The NZ Forest Owners Association has challenged Labour Party forestry spokesman Stuart Nash's charge that foreign companies are buying up forests and selling logs overseas, leaving local sawmills short on supply.
Responding to a call from Mr Nash last week that "foreign forest owners" should be forced to sell logs to local mills, Forest Owners Association chief executive David Rhodes said all owners of forests looked for the best overall returns.
Forest owners were keen to sell their logs to local mills, as long as the terms of sale matched those from export markets, he said.
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But there were cases where local mills had been unwilling to do this.
"It's not just about price. It's also about the payment risk, the length of the contract and the quality of the logs on offer. Many modern mills have tight specifications for log supply. Logs that don't meet those specifications are usually exported. This will always be the case."
Mr Nash said there was no point in shipping logs overseas for processing when there were local sawmills that could do the job: "It is extremely concerning that foreign forestry companies are swooping in and buying up our trees to sell offshore, without considering the local community and businesses."
Marty Verry, group chief executive of Rotorua-based Red Stag Timber, said Mr Nash could have a point in terms of protecting sawmills' access to the big forest estates in the central North Island. But he said there were good reasons why foresters preferred to deal with letters of credit from overseas importers, ahead of some of the smaller regional mills.
"This is because so many smaller mills have closed in the last decade and a large number will close, and invariably when they do close the log suppliers are caught short," he said.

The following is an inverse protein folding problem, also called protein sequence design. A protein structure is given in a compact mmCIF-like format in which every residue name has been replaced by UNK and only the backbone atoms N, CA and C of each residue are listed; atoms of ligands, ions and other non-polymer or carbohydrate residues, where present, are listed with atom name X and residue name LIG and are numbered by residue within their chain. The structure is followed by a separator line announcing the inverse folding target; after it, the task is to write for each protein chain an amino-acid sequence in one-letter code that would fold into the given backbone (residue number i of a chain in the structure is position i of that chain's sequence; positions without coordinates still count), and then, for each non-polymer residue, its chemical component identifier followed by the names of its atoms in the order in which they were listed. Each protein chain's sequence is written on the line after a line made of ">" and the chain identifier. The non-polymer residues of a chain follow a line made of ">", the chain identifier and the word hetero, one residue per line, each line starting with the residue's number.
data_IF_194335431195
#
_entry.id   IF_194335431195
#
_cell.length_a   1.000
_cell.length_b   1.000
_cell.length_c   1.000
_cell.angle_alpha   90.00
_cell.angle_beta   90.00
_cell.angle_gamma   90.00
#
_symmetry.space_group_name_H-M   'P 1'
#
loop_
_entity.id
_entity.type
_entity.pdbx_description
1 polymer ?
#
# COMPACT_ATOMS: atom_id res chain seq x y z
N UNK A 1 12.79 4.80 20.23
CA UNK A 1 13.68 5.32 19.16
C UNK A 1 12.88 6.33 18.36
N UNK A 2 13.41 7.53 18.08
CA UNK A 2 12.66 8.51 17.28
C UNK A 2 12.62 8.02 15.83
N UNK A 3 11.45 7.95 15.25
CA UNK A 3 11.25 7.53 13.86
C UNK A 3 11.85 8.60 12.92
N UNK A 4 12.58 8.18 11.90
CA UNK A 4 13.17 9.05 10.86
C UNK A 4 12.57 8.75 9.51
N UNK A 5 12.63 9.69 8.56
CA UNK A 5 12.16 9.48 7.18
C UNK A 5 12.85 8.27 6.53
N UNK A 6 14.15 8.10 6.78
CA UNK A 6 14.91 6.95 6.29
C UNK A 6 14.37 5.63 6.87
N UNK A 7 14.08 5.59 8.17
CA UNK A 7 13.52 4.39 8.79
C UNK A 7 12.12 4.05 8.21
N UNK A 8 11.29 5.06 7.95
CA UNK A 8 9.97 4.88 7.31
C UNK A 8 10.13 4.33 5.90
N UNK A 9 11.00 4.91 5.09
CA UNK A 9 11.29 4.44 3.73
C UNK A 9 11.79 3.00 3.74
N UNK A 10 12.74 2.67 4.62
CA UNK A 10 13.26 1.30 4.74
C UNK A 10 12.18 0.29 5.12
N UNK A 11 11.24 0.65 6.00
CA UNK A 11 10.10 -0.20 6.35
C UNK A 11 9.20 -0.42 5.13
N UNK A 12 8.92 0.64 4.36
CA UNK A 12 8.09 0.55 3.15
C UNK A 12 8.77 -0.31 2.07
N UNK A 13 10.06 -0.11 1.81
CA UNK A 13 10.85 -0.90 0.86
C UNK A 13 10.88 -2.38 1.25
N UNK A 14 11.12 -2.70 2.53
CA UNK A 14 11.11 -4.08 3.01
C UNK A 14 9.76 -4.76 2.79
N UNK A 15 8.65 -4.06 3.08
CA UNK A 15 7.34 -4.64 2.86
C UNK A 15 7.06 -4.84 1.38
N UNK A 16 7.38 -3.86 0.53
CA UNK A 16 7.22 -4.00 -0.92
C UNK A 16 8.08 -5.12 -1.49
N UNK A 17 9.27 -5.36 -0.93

Mr Rhodes said it was likely that foreign owners were predominant in the New Zealand forestry sector. Although singling out overseas owners as the reason for mill failures might appeal to the emotions, it did not advance public understanding.
"Overseas-owned forestry companies are among the leaders of the industry. They make significant investments in jobs, worker safety and the environment," he said.
Forest owners understood the importance of New Zealand having a viable wood processing industry and were partners in the Wood Council, which is committed to adding value domestically.
"We talk regularly with politicians from the various parties about policies that will assist the forest and wood-processing industries to remain vibrant, viable industries providing employment in the regions. Mr Nash's proposed policy is not one of them."
Mr Rhodes said there wasn't enough onshore processing, but observed that new operations were being developed, such as Red Stag Timber's major investment in mill facilities, and Paul Pedersen's new Lumbercube square log processing project, both in Rotorua.
Peter Weblin, chief marketing manager for Rotorua-based PF Olsen, writing in the February Wood Matters newsletter, said domestic log demand and price continued to be strong.
"Pruned and unpruned structural logs are particularly sought after. Some log processors are desperate for logs and prepared to pay top dollar to attract reliable, quality supply," the newsletter reported.
* About 50 per cent of New Zealand's logs are processed domestically, says the NZ Forest Owners Association.